Colorado Has Longest Immigration Court Delay: 933 days, 9K cases pending


Demonstrating for immigrant rights in Arizona. Photo credit, Colorado Public Radio report, 3/3/16

Colorado Public Radio is reporting that the Mile High State “… now has the longest delays in the nation for immigrants trying to have their cases heard before an immigration judge. The average waiting period is 933 days, and there are 9,420 cases pending.”

The network asks Denver immigration attorney Jennifer Casey to explain the situation while noting that it “… could get worse given the immigration-crackdown rhetoric in this political campaign season.”
Her initial comment: “If you look at the immigration courts over the last three years in Colorado, what we’ve seen is a reduction by about 50 percent of the immigration judges here locally. So we went from six judges in 2013 and we’re now down to three judges in 2016.”

The attorney also offers some background: “So, 50 percent reduction in immigration judges, 20 percent increase in cases and then the third factor is that the immigration courts nationally have prioritized certain cases above other cases. So we’ve got a priority docket and those are individuals who have entered the U.S. recently, specifically since May of 2014, who are either unaccompanied children or families with children. Mostly we’re talking about women and children but not exclusively.”
Of course, she also notes that the long delays benefit those with weaker cases to remain in the United States while hurting those with the better cases, because they cannot get a court date to win legal status.

– See more at: Why Denver’s Immigration Court Has The Longest Hearing Delays In The US

Denver Case Foreshadows Immigration Showdowns

A new twist in civil immigration is emerging in Denver, as an immigrant is taking sanctuary in a church basement while protestors make his case an example of people trapped in the on-again, off-again immigration policy crated by President Obama’s executive actions and the resulting Republican opposition.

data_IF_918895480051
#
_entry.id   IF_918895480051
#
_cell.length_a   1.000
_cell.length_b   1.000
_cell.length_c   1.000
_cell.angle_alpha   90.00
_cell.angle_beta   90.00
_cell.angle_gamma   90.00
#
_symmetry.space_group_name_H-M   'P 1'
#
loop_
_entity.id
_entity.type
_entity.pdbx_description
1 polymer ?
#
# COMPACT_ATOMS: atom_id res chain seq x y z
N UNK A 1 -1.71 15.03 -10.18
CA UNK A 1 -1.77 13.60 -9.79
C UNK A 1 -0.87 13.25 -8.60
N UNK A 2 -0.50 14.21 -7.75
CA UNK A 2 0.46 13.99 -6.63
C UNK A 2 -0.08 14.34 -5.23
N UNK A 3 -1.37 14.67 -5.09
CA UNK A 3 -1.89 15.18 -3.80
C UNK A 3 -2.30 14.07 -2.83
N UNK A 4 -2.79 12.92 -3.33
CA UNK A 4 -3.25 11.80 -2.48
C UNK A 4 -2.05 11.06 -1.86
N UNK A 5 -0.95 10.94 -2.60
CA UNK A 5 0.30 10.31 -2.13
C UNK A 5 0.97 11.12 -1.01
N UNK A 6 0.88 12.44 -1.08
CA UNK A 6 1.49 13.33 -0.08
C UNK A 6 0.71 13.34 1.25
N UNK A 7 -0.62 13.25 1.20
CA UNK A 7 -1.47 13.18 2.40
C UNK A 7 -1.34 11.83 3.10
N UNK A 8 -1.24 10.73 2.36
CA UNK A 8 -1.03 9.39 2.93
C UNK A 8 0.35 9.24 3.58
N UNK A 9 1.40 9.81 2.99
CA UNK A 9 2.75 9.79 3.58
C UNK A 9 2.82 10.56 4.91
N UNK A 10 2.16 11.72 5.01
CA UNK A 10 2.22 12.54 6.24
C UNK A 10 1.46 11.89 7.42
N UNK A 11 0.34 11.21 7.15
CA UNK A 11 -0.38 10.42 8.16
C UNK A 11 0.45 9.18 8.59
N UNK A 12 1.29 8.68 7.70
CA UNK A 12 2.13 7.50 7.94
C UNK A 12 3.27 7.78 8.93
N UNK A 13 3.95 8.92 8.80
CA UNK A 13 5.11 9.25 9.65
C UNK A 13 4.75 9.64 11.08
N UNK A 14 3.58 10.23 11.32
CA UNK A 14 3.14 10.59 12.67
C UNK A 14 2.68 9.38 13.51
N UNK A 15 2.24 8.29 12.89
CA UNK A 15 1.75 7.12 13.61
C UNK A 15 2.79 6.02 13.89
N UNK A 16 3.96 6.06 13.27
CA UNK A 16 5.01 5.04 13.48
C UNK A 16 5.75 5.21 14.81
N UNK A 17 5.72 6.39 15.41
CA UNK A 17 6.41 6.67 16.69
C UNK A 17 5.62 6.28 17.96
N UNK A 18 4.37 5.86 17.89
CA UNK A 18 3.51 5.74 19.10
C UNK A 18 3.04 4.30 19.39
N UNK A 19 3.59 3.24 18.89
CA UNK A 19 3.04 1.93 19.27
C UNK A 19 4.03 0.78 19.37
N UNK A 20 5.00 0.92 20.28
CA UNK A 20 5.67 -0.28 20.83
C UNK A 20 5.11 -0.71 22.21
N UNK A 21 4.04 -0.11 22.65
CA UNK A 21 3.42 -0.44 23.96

The Denver Post reports that Arturo Hernandez Garcia, who is in the United States without legal permission, has been living under sanctuary protection in the First Unitarian Society of Denver church. Jennifer Piper, who is with the Denver office of American Friends Service Committee, said he plans to remain in sanctuary until he can secure some relief. Meanwhile, on Tuesday, an immigration court refused to reopen Garcia’s case. His next steps are to apply for a legal stay to stop deportation and to apply for status under Obama’s orders.
About 40 of his supporters rallied outside the immigration court building in downtown Denver to protest the latest legal action in his case.On the same day, the House passed a Department of Homeland Security funding bill that contains amendments that would gut President Obama’s immigration reform measures. One amendment also would end the 3-year-old program that gives law-abiding immigrants brought to the country as children the right to work and to be free from the threat of deportation.
You can expect that immigrants, especially those with families including United States citizens, are going to repeat the Denver example. So stay tuned and check out the Post story here: Immigration vote sends chilling message to those facing deportation